Five Royal Marines charged with murder

 

Five Royal Marines have been charged with murdering a Taliban fighter in one of the most lawless regions of Afghanistan.

The Ministry of Defence announced the charges today as military police continued to investigate the death of the “insurgent” in Helmand Province last year.

Royal Military Police arrested seven Marines on Thursday and two more on Friday and Saturday over what has been described as “an engagement with an insurgent”, which did not involve any civilians.

The arrests followed the discovery of what the Independent revealed on Friday to have been footage showing a group of Marines in discussion about whether to provide medical aid to an injured Afghan lying on the ground. The material had been found on a laptop during a separate investigation into pornographic material.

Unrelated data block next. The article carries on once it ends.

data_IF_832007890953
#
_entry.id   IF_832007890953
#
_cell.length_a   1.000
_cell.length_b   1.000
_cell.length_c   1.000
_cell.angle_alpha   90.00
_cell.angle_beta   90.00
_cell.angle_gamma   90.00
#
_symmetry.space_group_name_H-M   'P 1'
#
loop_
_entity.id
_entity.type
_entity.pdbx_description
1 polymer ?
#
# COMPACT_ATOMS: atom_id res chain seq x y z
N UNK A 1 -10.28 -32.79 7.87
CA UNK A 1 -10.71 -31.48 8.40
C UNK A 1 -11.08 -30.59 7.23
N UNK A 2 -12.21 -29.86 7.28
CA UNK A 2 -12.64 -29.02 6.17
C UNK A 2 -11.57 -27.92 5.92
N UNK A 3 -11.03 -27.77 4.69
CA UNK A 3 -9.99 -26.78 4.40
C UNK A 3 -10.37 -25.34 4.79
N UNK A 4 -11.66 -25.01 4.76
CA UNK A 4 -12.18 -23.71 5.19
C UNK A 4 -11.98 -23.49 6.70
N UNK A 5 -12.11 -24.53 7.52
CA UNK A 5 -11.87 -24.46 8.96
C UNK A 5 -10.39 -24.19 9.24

Four of the men have been released without charge pending further inquiries, while the others have been remanded in custody where they are likely to remain until being tried at a military court in the UK.

All the arrested men were with 42 Commando Royal Marines. At the time of the insurgent's death, they had been part of 3 Commando Brigade's fourth tour of duty in Afghanistan.

They were taking part in Operation Herrick 14, in the districts of Nahr-e-Seraj and Nad-e-Ali. Under Brigadier Ed Davis, the operation had some notable successes but seven Marines - all from 42 Commando - were killed in action.

Rules of engagement, based on the Geneva Convention, dictate the circumstances under which British forces are allowed to open fire on the Taliban.

The arrests are thought to be the first time any UK service personnel in Afghanistan have been charged with murder.